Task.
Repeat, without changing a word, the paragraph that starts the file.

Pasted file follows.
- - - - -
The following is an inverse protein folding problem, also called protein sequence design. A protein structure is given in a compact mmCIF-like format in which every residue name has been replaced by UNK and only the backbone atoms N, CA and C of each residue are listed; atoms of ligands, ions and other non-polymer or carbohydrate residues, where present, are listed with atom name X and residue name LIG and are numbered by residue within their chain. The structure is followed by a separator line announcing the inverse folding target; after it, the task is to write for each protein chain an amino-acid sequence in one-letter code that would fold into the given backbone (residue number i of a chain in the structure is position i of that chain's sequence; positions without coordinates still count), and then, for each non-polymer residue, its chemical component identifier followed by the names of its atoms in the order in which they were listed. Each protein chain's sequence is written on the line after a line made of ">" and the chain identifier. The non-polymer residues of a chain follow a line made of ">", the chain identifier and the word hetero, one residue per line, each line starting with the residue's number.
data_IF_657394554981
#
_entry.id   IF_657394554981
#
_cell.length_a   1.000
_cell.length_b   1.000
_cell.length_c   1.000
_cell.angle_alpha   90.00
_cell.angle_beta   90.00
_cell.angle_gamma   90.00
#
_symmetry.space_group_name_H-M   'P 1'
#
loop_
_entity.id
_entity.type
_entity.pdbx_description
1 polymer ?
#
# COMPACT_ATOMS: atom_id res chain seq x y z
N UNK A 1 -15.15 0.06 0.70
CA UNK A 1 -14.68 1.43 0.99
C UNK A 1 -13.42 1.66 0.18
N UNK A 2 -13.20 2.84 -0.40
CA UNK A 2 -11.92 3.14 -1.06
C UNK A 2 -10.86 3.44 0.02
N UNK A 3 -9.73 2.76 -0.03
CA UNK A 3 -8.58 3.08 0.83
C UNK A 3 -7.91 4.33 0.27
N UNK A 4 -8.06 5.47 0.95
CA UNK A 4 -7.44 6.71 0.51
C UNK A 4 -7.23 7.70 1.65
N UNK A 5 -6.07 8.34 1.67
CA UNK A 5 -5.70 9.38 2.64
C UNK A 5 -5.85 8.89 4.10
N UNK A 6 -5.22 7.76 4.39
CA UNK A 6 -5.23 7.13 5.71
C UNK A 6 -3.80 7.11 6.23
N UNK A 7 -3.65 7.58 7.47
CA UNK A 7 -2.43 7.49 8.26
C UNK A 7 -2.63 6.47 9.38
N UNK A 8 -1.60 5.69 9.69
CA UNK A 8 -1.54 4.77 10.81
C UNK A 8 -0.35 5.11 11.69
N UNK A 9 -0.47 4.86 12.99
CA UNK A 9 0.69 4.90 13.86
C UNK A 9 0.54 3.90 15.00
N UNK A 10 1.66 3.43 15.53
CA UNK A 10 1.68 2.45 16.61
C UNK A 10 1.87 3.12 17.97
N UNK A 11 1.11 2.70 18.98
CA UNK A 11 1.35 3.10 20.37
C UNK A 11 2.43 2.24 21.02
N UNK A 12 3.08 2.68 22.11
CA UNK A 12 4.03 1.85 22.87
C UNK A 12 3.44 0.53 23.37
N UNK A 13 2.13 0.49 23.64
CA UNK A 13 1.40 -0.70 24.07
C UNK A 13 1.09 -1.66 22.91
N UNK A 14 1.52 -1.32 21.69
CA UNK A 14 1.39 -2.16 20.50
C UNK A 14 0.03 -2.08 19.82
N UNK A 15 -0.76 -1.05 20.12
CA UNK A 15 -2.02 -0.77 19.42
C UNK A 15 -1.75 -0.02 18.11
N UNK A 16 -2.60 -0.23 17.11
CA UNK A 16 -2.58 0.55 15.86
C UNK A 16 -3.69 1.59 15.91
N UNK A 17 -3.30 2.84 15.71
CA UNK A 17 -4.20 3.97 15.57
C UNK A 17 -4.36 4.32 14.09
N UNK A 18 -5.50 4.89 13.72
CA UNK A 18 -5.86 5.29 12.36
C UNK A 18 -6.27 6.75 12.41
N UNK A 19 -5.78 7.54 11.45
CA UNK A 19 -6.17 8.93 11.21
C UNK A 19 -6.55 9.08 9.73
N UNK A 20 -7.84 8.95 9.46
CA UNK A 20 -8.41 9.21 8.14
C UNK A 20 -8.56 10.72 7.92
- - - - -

The following is an inverse protein folding problem, also called protein sequence design. A protein structure is given in a compact mmCIF-like format in which every residue name has been replaced by UNK and only the backbone atoms N, CA and C of each residue are listed; atoms of ligands, ions and other non-polymer or carbohydrate residues, where present, are listed with atom name X and residue name LIG and are numbered by residue within their chain. The structure is followed by a separator line announcing the inverse folding target; after it, the task is to write for each protein chain an amino-acid sequence in one-letter code that would fold into the given backbone (residue number i of a chain in the structure is position i of that chain's sequence; positions without coordinates still count), and then, for each non-polymer residue, its chemical component identifier followed by the names of its atoms in the order in which they were listed. Each protein chain's sequence is written on the line after a line made of ">" and the chain identifier. The non-polymer residues of a chain follow a line made of ">", the chain identifier and the word hetero, one residue per line, each line starting with the residue's number.